At Cothay, winter is always just as busy as any other time of the year. The main problem is the West Country weather, which constantly impedes progress. When the rain is too hard or the snow too deep, Przemek, our Polish au pair, refers to it as ‘bottle weather’. This is when you go into the potting shed and drink vodka!

But Mr Huxtable, our gardener, says ‘there’s no such thing as bad weather it’s only that some days are better than others’. I heave a sigh of relief when we finish cutting the borders back to the ground, which we try to finish before Christmas. Many people prefer to tidy their borders in the spring, leaving the vegetation for birds and insects during winter, and the few days when the hoar-frosts cling to the skeletal remains of plants make the garden a magical winter fairyland. But these frosts are so few and far between that I find this impractical.

Soggy foliage takes longer to remove, leaving decaying matter above ground which encourages rot and disease to set in. It is far harder to cut out dead vegetation in the spring when new shoots are emerging, without their being damaged. A quick rake-over in January, and the beds are ready for applying compost. In a large garden, you have to be practical rather than sentimental.

Probably one of the most satisfying winter jobs is pruning the climbing roses. I like the walls to be wired at about 18in intervals, starting 1ft off the ground. We first remove any dead or damaged branches, endeavouring to keep all the canes outside the wires, and tying-in at regular intervals. I find it very tempting to leave too many canes; one wants a good fan shape with one cane to each wire at even intervals, spurring back the side shoots.

You need to stand back at regular intervals, making sure that the rose is well balanced, and that the proportions are correct. I try to remember not to cut the garden twine with my secateurs, which is the quickest way to blunt them. I always think the National Trust’s gardeners train their climbers beautifully; it must take many hours and I wish I had their patience. When all the pruning is finished, we give a generous helping of well-rotted manure to each plant.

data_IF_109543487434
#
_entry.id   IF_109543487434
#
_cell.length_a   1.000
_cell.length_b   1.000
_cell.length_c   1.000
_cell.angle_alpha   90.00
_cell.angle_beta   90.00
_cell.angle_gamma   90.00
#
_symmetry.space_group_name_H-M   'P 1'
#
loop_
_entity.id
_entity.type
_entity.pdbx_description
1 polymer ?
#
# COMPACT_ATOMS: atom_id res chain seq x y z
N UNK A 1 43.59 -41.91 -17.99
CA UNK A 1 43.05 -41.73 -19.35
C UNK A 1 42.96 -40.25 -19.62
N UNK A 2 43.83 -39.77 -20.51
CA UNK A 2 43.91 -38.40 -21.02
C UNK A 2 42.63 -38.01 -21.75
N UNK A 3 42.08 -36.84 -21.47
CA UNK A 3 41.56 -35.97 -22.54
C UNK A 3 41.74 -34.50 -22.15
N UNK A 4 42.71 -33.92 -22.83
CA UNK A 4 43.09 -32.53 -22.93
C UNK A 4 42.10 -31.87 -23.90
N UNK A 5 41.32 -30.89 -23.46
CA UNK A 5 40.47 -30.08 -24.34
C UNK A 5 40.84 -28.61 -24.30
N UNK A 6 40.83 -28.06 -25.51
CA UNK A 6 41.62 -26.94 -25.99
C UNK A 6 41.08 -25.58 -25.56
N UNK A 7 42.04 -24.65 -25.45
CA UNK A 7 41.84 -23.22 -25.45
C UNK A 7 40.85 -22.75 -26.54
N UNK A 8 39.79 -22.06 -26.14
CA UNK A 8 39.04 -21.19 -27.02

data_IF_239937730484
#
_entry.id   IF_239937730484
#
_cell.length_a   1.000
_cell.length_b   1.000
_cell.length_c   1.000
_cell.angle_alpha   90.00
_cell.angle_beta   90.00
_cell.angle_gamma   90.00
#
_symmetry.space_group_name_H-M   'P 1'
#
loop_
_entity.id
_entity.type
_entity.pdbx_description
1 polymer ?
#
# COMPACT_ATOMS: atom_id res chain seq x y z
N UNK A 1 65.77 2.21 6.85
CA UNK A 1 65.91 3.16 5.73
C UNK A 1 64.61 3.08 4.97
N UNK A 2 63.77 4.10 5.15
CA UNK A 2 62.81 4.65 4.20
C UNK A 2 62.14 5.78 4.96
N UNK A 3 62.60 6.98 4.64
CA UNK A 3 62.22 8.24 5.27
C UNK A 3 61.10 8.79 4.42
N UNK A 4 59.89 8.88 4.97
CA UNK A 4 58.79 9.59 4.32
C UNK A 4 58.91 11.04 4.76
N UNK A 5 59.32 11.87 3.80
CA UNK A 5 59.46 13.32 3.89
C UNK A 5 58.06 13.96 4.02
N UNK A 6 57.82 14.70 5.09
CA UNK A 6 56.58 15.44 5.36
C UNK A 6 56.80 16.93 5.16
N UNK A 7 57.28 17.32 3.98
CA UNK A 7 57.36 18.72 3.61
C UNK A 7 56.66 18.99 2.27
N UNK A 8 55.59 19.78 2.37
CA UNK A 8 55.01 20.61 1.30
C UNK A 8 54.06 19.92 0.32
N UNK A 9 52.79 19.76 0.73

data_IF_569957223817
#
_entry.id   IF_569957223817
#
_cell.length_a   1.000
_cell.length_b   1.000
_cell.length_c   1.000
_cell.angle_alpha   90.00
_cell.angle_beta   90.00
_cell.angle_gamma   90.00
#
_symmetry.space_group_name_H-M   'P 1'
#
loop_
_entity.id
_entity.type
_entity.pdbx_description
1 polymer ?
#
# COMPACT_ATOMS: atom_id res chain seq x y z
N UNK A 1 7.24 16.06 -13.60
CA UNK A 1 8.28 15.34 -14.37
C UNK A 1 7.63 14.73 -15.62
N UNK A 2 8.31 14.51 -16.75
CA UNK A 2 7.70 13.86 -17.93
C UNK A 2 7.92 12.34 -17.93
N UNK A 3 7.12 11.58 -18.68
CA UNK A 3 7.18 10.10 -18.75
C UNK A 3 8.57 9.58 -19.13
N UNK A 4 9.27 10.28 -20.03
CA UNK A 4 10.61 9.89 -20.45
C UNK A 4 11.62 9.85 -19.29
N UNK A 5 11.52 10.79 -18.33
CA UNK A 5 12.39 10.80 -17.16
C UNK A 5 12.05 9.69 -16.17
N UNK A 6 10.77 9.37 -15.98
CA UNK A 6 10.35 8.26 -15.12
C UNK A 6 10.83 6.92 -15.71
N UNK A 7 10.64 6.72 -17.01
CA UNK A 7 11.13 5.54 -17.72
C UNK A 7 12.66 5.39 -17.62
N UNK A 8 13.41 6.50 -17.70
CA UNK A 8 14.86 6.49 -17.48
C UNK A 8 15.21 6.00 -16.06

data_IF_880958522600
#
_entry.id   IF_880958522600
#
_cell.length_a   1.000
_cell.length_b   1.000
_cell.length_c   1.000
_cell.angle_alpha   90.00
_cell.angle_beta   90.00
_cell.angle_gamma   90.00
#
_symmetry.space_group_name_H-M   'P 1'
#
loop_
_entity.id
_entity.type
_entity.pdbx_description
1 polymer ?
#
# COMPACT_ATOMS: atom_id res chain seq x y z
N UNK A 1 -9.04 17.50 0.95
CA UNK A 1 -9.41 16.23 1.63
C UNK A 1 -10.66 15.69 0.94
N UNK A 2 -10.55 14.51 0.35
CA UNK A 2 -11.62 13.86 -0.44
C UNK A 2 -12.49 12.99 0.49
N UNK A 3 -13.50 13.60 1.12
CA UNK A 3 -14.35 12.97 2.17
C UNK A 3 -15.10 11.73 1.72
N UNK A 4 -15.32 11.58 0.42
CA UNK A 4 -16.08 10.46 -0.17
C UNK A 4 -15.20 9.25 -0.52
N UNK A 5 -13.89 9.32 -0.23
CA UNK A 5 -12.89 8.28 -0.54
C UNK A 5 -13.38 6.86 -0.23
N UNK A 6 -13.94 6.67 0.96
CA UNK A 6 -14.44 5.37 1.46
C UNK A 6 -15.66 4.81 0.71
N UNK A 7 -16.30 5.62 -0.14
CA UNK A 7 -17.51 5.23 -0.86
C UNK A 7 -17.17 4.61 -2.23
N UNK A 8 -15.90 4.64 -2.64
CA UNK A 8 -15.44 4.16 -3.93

One of the most important aspects of winter tree planting aside from making the hole fit the tree (as opposed to making the tree fit the hole) is to stop the roots of bare-rooted tress being dried out by cold winds; this can happen within a relatively short period of time. On a cold and blustery day, even a few minutes of being exposed to the wind can do much damage.

After planting, the Forestry Commission recommends leaving a 6ft-diameter circle of bare earth around the tree for the first three to four years. It is surprising how much goodness is taken from the soil by weeds and grass. We like to mulch the circle with wood chips to suppress the weeds, and keep the warmth in.

Somerset is a wet county where mosses flourish at a great rate in the damp autumn air; their microscopic spores spread on the wind, germinating freely wherever they touch down, especially on the tops of our yew hedges. There they form dense clumps, which, if not removed, eventually kill the tops of the hedges. We used to spray with Armillatox, but it has now been withdrawn from the market, and it is hard graft picking off the patches of moss to let the light and air back in.

Even when you can barely see through the drifting rain, the pattern of the winter garden is powerful, when all that is left is the structure. The yew hedges are dark and sharp against the scudding clouds; the rivers and pools are full of rain. There is an itchy feeling in your cold toes, and when the end of your spade is hardly visible, it is time to go inside, and start the really heavy work of turning the pages of the New Year’s catalogues.